Biochemist Kairarau Matū Koiora
Biochemists study the chemical structure and function of animals, plants and micro-organisms such as bacteria and viruses. They use this research to develop medical, industrial and agricultural products.
Biochemists may do some or all of the following:
- study the chemical make-up of living cells including genes, proteins and molecules
- study chemical processes such as cell development and disease
- study the effects of diseases or vaccines on living things
- develop and test new products such as medicines or ingredients
- write scientific reports and papers for journals
- manage laboratory teams.
Biochemists need to have good eyesight (with or without corrective lenses) and good hand-eye co-ordination as they work with small amounts of substances.
Useful experience for biochemists includes:
- work with medicines or chemicals
- work as a science technician or medical laboratory technician
- other laboratory work
- experience writing reports.
Biochemists need to be:
- enquiring and observant
- patient and detail-oriented
- creative and innovative
- good at problem solving
- good at writing and communicating
- good at planning and organising.
Biochemists need to have:
- knowledge of biology, chemistry and statistics
- knowledge of chemicals and their effects on living things
- skills in performing experiments and operating scientific equipment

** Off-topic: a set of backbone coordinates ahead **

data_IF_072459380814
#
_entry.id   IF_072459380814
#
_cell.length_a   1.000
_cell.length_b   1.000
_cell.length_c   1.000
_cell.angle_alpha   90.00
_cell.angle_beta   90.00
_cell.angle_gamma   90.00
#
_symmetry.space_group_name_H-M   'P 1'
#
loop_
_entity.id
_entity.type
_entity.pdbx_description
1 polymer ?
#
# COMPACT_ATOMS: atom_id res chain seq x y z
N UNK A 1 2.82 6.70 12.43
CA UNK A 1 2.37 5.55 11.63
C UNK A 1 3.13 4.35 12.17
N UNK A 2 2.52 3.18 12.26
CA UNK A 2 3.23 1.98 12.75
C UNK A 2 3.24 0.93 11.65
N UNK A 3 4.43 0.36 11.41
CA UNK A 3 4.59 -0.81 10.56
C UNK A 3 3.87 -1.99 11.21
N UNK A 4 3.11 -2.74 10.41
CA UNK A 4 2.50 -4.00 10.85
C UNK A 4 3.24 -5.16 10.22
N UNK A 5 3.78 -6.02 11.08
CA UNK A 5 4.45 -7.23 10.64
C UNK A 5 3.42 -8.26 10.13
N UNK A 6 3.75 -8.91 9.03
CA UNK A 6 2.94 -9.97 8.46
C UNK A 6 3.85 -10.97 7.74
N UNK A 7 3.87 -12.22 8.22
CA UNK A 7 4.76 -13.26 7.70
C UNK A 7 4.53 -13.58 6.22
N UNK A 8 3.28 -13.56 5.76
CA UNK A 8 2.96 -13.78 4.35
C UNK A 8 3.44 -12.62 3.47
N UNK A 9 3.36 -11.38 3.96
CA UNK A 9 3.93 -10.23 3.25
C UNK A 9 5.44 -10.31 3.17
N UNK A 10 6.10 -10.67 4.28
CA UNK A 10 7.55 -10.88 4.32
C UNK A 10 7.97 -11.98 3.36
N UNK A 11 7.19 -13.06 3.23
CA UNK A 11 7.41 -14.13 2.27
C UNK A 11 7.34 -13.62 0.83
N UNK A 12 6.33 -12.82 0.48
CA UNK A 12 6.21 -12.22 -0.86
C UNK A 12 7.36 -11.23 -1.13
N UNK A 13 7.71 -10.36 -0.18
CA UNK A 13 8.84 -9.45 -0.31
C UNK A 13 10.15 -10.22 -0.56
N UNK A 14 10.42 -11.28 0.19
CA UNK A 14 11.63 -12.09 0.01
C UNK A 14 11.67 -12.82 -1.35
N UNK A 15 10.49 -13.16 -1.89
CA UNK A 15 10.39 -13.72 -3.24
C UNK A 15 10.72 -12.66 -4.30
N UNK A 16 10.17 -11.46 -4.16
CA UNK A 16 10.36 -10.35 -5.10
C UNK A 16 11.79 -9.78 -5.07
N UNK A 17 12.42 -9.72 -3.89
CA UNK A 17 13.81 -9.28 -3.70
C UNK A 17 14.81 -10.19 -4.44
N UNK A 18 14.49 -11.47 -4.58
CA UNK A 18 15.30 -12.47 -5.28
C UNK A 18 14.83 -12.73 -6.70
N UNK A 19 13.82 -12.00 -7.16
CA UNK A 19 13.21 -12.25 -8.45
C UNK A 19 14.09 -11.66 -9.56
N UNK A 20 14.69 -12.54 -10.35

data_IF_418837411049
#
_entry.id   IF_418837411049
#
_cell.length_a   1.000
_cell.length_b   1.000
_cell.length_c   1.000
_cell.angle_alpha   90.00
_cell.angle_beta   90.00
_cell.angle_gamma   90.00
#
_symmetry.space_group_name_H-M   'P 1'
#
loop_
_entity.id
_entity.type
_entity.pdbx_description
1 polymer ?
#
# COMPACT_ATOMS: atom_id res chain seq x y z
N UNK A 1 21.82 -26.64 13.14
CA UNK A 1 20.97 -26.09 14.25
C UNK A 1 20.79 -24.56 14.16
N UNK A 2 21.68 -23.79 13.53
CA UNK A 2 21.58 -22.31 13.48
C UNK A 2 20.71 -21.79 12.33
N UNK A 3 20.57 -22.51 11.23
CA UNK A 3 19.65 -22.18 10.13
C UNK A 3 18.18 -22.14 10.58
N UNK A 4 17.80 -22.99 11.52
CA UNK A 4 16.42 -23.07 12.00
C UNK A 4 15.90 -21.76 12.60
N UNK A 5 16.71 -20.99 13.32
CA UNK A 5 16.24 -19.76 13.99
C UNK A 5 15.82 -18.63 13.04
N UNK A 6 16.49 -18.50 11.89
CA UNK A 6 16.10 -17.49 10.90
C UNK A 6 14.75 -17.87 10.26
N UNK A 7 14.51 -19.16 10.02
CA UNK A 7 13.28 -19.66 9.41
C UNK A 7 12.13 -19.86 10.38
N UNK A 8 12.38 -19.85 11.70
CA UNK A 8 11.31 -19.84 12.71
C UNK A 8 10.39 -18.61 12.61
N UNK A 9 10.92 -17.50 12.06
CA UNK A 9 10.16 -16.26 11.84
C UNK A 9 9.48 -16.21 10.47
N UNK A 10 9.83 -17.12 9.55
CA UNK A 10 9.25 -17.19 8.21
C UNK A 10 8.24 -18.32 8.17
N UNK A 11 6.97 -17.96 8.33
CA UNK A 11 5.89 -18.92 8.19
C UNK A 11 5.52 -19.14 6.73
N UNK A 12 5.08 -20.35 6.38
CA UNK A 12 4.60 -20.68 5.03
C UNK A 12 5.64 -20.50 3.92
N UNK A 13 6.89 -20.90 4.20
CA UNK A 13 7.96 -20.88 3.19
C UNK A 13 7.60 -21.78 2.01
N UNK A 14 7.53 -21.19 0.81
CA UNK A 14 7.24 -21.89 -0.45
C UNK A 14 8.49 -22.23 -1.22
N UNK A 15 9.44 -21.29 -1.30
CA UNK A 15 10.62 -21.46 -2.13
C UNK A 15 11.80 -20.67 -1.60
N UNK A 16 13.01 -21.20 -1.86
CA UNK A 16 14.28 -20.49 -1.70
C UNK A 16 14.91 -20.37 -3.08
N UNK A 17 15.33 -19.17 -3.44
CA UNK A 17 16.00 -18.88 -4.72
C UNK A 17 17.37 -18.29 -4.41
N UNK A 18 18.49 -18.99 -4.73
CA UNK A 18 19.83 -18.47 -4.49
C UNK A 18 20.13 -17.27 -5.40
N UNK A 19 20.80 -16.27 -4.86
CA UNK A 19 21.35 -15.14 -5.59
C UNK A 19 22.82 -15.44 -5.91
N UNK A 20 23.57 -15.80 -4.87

- skills in researching, as well as interpreting and analysing research results
- maths and computer skills
- skills in writing grant proposals and funding applications.
Biochemists working at a senior level may also need team management skills.
- usually work regular business hours but may work evenings or overtime to meet project deadlines
- usually work in laboratories and offices, but some may work in the field collecting samples or performing field trials
- may travel locally and overseas to attend workshops and conferences
- may be exposed to hazardous chemicals, diseases and body fluids, but only in carefully controlled and well-regulated facilities.
A tertiary entrance qualification is required to enter further training. NCEA Level 3 in maths, chemistry, physics and biology are recommended.
Biochemists may progress to senior positions from working as technicians, become project leaders or do postgraduate study to specialise in a particular research area. They may also move into biotechnology, food technology, medical sales or teaching roles.
Years Of Training3-9 years of training usually required.
To become a biochemist you need to have one of the following qualifications:
- Bachelor of Technology majoring in biochemistry
- Bachelor of Science
- Bachelor of Science and Technology.
Postgraduate qualifications, such as a Master's degree or PhD, are recommended for those wanting to enter research-based positions.